I want to implement a progress bar showing elapsed seconds in bash. For this, I need to erase the last line shown on the screen (command "clear" erases all the screen, but I need to erase only the line of the progress bar and replace it with the new information).

Final result should look like:

$ Elapsed time 5 seconds

Then after 10 seconds i want to replace this sentence (in the same position in the screen) by:

$ Elapsed time 15 seconds
up vote 97 down vote accepted

echo a carriage return with \r

seq 1 1000000 | while read i; do echo -en "\r$i"; done

from man echo:

-n     do not output the trailing newline
-e     enable interpretation of backslash escapes

\r     carriage return
  • 16
    for i in {1..100000}; do echo -en "\r$i"; done to avoid the seq call :-) – Douglas Leeder Mar 5 '10 at 16:13
  • This does exactly what what i need, thanks !! And the use of seq command indeed freezes the termianl :-) – Debugger Mar 5 '10 at 16:25
  • 9
    When you use things like "for i in $(...)" or "for i in {1..N}" you are generating all elements before iterating, that's very inefficient for large inputs. You can either take advantage of pipes: "seq 1 100000 | while read i; do ..." or use the bash c-style for loop: "for ((i=0;;i++)); do ..." – tokland Mar 5 '10 at 22:39
  • 3
    Just like the good old typewriters. – aggregate1166877 Oct 4 '13 at 12:15
  • 1
    My matrix printer is completely messing up my paper. It keeps jamming dots on the same piece of paper which is no longer there, how long does this program run? – Rob Quist Nov 17 '15 at 13:26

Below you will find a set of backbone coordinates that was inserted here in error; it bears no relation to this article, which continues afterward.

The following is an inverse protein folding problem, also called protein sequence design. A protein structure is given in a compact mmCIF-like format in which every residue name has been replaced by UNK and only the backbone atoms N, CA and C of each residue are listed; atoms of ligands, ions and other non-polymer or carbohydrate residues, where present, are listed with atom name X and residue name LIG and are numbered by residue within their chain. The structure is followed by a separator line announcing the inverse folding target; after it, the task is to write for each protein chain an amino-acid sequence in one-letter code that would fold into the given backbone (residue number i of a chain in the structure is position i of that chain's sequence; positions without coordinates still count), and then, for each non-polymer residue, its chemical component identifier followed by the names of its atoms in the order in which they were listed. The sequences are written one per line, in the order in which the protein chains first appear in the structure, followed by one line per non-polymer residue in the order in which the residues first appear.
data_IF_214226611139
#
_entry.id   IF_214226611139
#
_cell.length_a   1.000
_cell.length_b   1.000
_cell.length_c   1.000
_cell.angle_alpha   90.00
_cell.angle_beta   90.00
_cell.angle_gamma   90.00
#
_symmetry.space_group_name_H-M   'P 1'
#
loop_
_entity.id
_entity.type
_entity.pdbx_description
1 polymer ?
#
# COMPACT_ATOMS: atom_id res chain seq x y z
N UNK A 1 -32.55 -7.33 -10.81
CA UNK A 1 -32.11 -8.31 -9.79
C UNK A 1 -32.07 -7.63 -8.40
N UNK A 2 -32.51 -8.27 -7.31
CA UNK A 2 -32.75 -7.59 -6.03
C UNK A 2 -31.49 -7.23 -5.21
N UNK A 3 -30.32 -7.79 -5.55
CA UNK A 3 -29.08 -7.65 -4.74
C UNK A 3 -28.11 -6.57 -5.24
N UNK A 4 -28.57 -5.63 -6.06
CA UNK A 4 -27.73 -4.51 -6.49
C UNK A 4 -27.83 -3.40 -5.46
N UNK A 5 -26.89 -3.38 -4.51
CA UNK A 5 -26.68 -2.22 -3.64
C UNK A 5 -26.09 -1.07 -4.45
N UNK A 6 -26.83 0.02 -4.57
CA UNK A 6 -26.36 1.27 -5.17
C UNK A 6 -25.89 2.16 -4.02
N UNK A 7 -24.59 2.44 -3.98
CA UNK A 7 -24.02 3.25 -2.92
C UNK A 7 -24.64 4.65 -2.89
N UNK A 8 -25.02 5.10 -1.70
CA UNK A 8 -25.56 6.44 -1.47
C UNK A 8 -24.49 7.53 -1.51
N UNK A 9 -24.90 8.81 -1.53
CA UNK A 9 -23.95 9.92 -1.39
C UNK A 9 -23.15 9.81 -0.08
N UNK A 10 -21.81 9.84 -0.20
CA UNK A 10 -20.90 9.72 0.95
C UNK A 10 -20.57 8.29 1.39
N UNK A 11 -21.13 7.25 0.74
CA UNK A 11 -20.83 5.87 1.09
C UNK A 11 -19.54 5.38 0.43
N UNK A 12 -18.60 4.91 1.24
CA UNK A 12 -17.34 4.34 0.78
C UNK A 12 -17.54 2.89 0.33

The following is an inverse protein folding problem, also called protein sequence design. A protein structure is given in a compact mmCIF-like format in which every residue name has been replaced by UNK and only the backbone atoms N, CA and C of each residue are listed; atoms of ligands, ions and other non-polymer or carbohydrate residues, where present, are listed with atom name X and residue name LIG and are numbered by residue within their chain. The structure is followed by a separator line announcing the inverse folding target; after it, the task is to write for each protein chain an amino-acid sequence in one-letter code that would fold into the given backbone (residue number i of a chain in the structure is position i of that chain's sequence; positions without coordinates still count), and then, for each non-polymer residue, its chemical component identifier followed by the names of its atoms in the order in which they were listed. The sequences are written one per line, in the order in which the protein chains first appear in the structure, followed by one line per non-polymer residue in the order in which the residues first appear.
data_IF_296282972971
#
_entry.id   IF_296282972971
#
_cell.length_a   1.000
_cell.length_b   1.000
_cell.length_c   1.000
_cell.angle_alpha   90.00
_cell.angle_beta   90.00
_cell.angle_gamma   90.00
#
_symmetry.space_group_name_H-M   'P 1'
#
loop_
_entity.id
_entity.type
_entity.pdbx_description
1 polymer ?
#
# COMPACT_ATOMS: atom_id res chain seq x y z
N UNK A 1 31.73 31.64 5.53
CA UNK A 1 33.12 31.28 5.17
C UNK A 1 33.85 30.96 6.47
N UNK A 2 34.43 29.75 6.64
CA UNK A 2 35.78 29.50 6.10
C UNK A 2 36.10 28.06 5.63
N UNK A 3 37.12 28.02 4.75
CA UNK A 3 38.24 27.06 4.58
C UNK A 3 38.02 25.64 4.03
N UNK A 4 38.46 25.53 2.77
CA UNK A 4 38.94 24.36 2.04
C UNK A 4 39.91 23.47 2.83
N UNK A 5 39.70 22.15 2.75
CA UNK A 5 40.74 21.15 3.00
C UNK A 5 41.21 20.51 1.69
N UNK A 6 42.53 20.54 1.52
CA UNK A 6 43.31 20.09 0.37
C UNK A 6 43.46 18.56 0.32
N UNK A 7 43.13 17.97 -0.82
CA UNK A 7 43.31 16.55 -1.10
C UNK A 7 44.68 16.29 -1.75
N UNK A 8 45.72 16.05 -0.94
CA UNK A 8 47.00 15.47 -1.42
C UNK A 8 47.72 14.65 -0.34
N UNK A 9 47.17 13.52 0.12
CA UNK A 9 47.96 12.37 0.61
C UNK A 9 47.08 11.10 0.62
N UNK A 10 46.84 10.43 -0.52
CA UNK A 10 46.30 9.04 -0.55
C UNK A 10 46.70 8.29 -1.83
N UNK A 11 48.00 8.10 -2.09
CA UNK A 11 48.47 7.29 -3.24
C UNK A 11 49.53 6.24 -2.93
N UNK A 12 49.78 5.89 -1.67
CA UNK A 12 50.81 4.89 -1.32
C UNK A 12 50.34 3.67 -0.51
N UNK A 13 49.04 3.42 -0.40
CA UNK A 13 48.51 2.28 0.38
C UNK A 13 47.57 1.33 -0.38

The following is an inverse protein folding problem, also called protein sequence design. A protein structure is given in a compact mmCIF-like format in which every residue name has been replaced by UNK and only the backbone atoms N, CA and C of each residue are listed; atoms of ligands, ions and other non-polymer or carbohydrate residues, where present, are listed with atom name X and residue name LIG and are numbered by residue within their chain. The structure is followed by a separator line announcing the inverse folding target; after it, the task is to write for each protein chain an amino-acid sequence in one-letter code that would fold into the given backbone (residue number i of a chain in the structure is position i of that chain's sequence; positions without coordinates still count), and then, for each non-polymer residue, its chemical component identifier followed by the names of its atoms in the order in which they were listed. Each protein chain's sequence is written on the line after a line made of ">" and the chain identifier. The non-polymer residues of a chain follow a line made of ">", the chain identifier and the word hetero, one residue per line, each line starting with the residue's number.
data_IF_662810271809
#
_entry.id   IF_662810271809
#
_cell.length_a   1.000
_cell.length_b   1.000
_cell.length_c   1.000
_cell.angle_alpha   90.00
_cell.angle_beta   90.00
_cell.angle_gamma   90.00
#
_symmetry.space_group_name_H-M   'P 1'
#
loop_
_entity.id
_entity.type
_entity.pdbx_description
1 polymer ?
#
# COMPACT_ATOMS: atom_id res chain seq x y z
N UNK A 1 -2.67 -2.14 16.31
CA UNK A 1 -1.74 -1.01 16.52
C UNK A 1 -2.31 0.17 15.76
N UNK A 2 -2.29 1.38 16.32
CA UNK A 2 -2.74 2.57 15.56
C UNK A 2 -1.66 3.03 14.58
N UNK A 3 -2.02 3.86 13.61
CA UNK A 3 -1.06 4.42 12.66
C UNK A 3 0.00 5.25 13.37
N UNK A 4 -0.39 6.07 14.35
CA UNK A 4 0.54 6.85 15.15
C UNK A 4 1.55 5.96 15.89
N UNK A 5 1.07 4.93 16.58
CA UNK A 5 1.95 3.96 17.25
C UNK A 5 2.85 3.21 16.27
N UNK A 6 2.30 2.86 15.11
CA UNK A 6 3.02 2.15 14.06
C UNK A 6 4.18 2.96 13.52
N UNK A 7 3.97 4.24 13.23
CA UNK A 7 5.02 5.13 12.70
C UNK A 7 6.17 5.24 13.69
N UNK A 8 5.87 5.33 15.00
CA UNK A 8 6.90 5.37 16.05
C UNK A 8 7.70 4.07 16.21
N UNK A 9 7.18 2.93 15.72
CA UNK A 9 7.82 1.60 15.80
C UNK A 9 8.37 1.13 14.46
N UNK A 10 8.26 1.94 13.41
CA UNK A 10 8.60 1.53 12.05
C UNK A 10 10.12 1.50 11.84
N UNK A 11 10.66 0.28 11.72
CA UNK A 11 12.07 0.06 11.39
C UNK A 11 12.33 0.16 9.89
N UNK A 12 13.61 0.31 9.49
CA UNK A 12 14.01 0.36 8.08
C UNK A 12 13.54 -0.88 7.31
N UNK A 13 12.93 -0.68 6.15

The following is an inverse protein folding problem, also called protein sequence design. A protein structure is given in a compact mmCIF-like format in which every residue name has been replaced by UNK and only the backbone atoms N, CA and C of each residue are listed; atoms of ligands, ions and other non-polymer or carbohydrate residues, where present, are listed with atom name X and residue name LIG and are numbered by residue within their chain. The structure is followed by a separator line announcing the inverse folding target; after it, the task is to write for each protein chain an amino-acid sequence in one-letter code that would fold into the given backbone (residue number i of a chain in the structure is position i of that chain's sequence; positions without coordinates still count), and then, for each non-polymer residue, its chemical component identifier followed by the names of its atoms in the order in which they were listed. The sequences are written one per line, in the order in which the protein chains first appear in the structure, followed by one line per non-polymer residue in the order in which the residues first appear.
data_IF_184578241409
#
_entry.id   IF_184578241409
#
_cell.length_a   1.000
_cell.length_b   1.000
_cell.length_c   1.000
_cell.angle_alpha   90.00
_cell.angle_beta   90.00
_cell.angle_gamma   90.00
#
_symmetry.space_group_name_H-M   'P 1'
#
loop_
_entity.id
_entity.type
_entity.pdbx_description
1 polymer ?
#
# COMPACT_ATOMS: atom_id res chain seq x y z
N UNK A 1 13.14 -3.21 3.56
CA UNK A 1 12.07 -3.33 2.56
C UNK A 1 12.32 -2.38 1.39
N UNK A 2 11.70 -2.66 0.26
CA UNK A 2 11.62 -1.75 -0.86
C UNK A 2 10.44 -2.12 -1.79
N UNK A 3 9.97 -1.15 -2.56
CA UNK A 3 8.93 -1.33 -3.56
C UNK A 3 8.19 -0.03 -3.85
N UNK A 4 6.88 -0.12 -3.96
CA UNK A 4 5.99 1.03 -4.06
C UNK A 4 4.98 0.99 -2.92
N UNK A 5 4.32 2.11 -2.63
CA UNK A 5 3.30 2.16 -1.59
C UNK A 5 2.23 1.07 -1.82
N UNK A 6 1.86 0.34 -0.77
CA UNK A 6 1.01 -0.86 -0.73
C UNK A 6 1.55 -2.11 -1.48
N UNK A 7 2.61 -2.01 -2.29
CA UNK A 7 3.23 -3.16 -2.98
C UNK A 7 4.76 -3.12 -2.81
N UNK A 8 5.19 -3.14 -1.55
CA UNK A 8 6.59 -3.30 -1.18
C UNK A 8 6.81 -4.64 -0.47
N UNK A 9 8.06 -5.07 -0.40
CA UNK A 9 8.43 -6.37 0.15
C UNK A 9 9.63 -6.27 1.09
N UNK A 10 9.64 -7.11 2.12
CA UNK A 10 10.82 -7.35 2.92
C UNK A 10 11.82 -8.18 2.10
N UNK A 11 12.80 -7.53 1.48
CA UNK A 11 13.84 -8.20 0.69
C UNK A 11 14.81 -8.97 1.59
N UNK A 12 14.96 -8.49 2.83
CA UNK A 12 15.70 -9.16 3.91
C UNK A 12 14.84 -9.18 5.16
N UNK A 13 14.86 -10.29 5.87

The carriage return by itself only moves the cursor to the beginning of the line. That's OK if each new line of output is at least as long as the previous one, but if the new line is shorter, the previous line will not be completely overwritten, e.g.:

$ echo -e "abcdefghijklmnopqrstuvwxyz\r0123456789"
0123456789klmnopqrstuvwxyz

To actually clear the line for the new text, you can add \033[K after the \r:

$ echo -e "abcdefghijklmnopqrstuvwxyz\r\033[K0123456789"
0123456789

http://en.wikipedia.org/wiki/ANSI_escape_code

  • 2
    This works really well in my environment. Any knowledge of compatibility? – Alexander Olsson Dec 14 '11 at 14:09
  • 17
    In Bash at least that can be shortened to \e[K instead of \033[K. – Dave James Miller Jan 29 '12 at 16:59
  • Great answer! Works perfectly using puts from ruby. Now part of my toolkit. – phatmann Jun 21 '12 at 15:52
  • 4
    +1 for clearing the text as well – chepner Jul 24 '12 at 12:27
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    Just for the record, one can also do \033[G i.o. \r before \033[K though obviously \r is much simpler. Also invisible-island.net/xterm/ctlseqs/ctlseqs.html gives more details than Wikipedia and is from xterm developer. – jamadagni Mar 4 '16 at 11:09

Derek Veit's answer works well as long as the line length never exceeds the terminal width. If this is not the case, the following code will prevent junk output:

before the line is written for the first time, do

tput sc

which saves the current cursor position. Now whenever you want to print your line, use

tput rc
tput ed
echo "your stuff here"

to first return to the saved cursor position, then clear the screen from cursor to bottom, and finally write the output.